Busta Rhymes and Eminem drop 'Calm Down'
Earlier today, Busta Rhymes dropped a new single, “Calm Down,” which finds the head-banging hip-hop iconoclast facing off against fellow veteran MC Eminem over the span of nearly six minutes atop a clangorous beat by Scoop DeVille that’s based around a sample of Bob & Earl’s “Harlem Shuffle,” better known as the horn part from House of Pain’s “Jump Around.” As you might expect from two of the most verbose rappers in the game, the song is a relentlessly dense torrent of lyric-spitting that reaffirms some of the classic battle-rap values that have fallen out of fashion in recent years while avoiding getting bogged down in any “get off my lawn” old-man attitude.
Busa Bus talked to EW today in an exclusive interview about “Calm Down.” Below, hear the track and read what he has to say about the song and about the first time he heard Eminem rap.
ENTERTAINMENT WEEKLY: It’s been a minute since we’ve had a new single from you. What can you tell me about it?
BUSTA RHYMES: It’s pretty much one of those things that’s gonna stick out like a sore thumb. There’s just nothing happening like this anywhere right now. I think it’s one of those fundamentals of hip-hop, that fiery energy you get from Busta Rhymes. Sometimes things are better appreciated when they’ve been missed for a while. It’s gonna be a song that can really climate-shift the way the game is feeling right now. It’s real rap shit. It’s real hip-hop shit. It’s real boom-bap shit. It’s the traditional fundamentals of hip-hop in a 2065 way. This record embodies a little bit of the past, it embodies everything about the current, and it embodies everything about the future that people haven’t gotten yet. I don’t think you’ve heard Busta Rhymes and Eminem spit 60-plus bars on a record. The shit is six minutes long, and everything about it is “f–k the rules.”
You guys are both battle rappers from way back. What was it like for you two to go head-to-head?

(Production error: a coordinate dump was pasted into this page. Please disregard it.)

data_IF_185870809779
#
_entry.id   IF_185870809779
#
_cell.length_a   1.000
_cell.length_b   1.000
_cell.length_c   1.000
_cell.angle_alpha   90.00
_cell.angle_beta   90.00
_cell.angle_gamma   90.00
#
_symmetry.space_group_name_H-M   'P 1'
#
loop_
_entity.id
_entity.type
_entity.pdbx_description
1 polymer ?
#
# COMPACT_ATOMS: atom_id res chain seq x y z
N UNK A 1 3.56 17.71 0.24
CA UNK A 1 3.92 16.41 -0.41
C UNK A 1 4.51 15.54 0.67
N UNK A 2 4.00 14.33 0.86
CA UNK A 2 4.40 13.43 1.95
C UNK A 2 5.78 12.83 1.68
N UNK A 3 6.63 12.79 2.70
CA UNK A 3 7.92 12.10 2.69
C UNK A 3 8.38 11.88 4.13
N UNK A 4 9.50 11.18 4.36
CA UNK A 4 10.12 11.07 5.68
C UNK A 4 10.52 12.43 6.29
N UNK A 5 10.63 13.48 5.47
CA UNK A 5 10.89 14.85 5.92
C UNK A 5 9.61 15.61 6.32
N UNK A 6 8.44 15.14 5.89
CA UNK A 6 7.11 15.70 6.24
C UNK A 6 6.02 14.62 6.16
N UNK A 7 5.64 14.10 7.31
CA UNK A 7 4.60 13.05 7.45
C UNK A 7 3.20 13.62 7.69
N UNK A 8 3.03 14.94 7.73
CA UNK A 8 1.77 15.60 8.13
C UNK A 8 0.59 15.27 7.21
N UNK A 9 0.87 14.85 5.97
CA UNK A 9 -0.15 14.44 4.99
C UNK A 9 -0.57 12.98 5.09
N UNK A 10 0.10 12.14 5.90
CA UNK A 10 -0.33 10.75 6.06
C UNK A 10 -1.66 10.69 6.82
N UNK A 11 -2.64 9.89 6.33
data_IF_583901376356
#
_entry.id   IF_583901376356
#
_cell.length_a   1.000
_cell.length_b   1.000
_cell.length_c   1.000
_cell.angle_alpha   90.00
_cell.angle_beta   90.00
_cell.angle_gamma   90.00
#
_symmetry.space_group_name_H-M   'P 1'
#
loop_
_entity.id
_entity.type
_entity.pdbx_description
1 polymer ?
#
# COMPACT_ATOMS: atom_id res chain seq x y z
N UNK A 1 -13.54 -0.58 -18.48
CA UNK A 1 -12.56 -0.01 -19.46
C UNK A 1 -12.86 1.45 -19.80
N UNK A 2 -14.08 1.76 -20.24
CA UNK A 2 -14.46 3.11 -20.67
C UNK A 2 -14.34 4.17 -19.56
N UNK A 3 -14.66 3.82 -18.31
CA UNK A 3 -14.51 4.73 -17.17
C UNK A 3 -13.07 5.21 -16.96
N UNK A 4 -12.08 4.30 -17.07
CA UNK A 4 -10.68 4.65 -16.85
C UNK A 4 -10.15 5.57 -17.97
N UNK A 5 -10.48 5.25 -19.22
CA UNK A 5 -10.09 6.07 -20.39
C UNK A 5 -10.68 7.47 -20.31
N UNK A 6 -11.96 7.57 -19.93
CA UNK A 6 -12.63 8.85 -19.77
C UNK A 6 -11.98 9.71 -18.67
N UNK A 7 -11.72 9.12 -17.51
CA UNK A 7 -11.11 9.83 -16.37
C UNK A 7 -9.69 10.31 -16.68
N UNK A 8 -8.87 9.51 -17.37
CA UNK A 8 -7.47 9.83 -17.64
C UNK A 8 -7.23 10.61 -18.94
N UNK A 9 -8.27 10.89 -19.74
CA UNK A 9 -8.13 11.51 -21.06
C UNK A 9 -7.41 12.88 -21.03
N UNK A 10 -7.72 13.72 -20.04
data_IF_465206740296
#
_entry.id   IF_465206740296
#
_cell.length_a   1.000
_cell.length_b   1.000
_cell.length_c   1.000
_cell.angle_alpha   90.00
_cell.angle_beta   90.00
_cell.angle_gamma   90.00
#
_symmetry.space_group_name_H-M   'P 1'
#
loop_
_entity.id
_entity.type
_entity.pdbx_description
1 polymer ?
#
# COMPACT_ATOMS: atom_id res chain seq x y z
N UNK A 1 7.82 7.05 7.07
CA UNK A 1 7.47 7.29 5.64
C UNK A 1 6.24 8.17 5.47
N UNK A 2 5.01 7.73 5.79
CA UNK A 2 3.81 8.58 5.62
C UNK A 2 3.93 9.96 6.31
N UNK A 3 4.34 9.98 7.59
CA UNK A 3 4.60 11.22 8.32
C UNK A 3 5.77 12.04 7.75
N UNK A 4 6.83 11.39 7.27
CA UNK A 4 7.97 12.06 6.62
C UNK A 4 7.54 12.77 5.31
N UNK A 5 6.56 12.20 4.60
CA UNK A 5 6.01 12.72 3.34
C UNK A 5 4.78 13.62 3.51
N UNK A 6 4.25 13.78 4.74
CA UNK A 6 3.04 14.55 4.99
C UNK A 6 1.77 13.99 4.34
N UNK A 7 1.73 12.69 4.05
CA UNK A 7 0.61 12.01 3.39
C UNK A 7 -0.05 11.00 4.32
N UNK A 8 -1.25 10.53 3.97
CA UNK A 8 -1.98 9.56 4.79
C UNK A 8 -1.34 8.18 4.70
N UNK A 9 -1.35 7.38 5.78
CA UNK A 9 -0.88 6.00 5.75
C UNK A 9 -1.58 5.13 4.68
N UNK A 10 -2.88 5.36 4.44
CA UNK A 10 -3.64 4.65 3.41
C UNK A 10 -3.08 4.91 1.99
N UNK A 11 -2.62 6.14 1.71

The beauty of it is, like, in terms of battling, we both come from a time when the radio wasn’t as accessible as a way to expose what we were capable of. We come from the circumstances where you were left no choice but to compete and battle in order to be acknowledge as something worthy of being talked about. We still value that respectful, competitive nature we both have. It was important for us to make a record that…number one, I don’t want to make a record with people that I don’t like, that I’m not a fan of. If I like a song, I’ll rhyme on a song because I like your song, but it’s still important to me that at the end of the day, whether we really know each other, that we build a relationship so that the energy brings out the best of the record. Me and Eminem, you know, we’ve had a camaraderie and a friendship for a long time. I was a fan of Eminem before I even met him.
I broke a window on Wyclef’s tour bus back in 1996 when we went on the Smokin’ Grooves tour. He was the first one to let me hear Eminem. He had a five-song EP and I heard “Role Model” and “My Name Is” and his other songs, and I was blacking out so crazy that on my way out of the tour bus and was head-nodding so hard that I broke the windshield. And I hadn’t had a reaction to a record like that since Tribe’s Low End Theory, or P.E.’s It Takes a Nation of Millions to Hold Us Back, or Slick Rick’s Greatest Adventures of Slick Rick, BDP’s Criminal Minded–those albums made me react that way without thought. Animal instinct. So when I got this beat from Scoop Deville, it gave me the same reaction, and there are very few people that I deem worthy enough of matching the energy the beat was already contributing. When Em heard it, it was just automatic.